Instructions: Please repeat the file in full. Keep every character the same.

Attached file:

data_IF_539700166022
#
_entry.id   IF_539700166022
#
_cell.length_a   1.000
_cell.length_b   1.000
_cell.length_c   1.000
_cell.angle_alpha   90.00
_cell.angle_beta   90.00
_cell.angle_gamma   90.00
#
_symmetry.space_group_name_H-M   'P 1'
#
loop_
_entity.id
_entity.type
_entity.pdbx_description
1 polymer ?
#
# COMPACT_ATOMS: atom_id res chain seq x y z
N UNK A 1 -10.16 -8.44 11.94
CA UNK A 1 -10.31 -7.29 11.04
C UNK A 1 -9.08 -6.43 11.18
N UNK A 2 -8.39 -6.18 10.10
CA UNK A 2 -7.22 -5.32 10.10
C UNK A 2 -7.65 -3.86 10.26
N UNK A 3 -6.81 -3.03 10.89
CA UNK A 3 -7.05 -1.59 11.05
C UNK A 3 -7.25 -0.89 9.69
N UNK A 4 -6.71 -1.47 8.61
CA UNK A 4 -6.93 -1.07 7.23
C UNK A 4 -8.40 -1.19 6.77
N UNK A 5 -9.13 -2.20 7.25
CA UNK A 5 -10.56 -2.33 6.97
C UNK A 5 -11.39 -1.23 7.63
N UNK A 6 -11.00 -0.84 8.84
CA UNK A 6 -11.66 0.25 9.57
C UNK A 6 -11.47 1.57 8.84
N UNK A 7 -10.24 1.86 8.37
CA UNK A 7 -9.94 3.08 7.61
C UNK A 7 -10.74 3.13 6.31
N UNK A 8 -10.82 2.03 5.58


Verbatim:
data_IF_539700166022
#
_entry.id   IF_539700166022
#
_cell.length_a   1.000
_cell.length_b   1.000
_cell.length_c   1.000
_cell.angle_alpha   90.00
_cell.angle_beta   90.00
_cell.angle_gamma   90.00
#
_symmetry.space_group_name_H-M   'P 1'
#
loop_
_entity.id
_entity.type
_entity.pdbx_description
1 polymer ?
#
# COMPACT_ATOMS: atom_id res chain seq x y z
N UNK A 1 -10.16 -8.44 11.94
CA UNK A 1 -10.31 -7.29 11.04
C UNK A 1 -9.08 -6.43 11.18
N UNK A 2 -8.39 -6.18 10.10
CA UNK A 2 -7.22 -5.32 10.10
C UNK A 2 -7.65 -3.86 10.26
N UNK A 3 -6.81 -3.03 10.89
CA UNK A 3 -7.05 -1.59 11.05
C UNK A 3 -7.25 -0.89 9.69
N UNK A 4 -6.71 -1.47 8.61
CA UNK A 4 -6.93 -1.07 7.23
C UNK A 4 -8.40 -1.19 6.77
N UNK A 5 -9.13 -2.20 7.25
CA UNK A 5 -10.56 -2.33 6.97
C UNK A 5 -11.39 -1.23 7.63
N UNK A 6 -11.00 -0.84 8.84
CA UNK A 6 -11.66 0.25 9.57
C UNK A 6 -11.47 1.57 8.84
N UNK A 7 -10.24 1.86 8.37
CA UNK A 7 -9.94 3.08 7.61
C UNK A 7 -10.74 3.13 6.31
N UNK A 8 -10.82 2.03 5.58